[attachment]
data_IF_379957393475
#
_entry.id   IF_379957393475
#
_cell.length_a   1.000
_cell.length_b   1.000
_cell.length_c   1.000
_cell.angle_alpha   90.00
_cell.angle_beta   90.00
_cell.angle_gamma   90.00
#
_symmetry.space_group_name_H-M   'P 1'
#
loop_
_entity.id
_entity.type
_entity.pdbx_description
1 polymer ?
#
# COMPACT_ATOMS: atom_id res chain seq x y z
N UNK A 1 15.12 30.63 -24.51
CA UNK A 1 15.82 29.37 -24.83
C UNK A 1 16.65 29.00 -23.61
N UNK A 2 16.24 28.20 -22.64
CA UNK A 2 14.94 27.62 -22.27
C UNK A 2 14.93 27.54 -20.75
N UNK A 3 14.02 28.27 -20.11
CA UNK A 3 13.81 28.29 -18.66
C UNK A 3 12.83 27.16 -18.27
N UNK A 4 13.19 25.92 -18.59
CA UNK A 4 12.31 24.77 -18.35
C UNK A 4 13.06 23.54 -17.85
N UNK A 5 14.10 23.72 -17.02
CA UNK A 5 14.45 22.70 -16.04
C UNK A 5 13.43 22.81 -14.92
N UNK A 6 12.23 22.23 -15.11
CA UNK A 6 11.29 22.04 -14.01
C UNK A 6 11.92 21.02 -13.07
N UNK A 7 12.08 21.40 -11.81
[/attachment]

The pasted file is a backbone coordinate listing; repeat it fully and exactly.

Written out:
data_IF_379957393475
#
_entry.id   IF_379957393475
#
_cell.length_a   1.000
_cell.length_b   1.000
_cell.length_c   1.000
_cell.angle_alpha   90.00
_cell.angle_beta   90.00
_cell.angle_gamma   90.00
#
_symmetry.space_group_name_H-M   'P 1'
#
loop_
_entity.id
_entity.type
_entity.pdbx_description
1 polymer ?
#
# COMPACT_ATOMS: atom_id res chain seq x y z
N UNK A 1 15.12 30.63 -24.51
CA UNK A 1 15.82 29.37 -24.83
C UNK A 1 16.65 29.00 -23.61
N UNK A 2 16.24 28.20 -22.64
CA UNK A 2 14.94 27.62 -22.27
C UNK A 2 14.93 27.54 -20.75
N UNK A 3 14.02 28.27 -20.11
CA UNK A 3 13.81 28.29 -18.66
C UNK A 3 12.83 27.16 -18.27
N UNK A 4 13.19 25.92 -18.59
CA UNK A 4 12.31 24.77 -18.35
C UNK A 4 13.06 23.54 -17.85
N UNK A 5 14.10 23.72 -17.02
CA UNK A 5 14.45 22.70 -16.04
C UNK A 5 13.43 22.81 -14.92
N UNK A 6 12.23 22.23 -15.11
CA UNK A 6 11.29 22.04 -14.01
C UNK A 6 11.92 21.02 -13.07
N UNK A 7 12.08 21.40 -11.81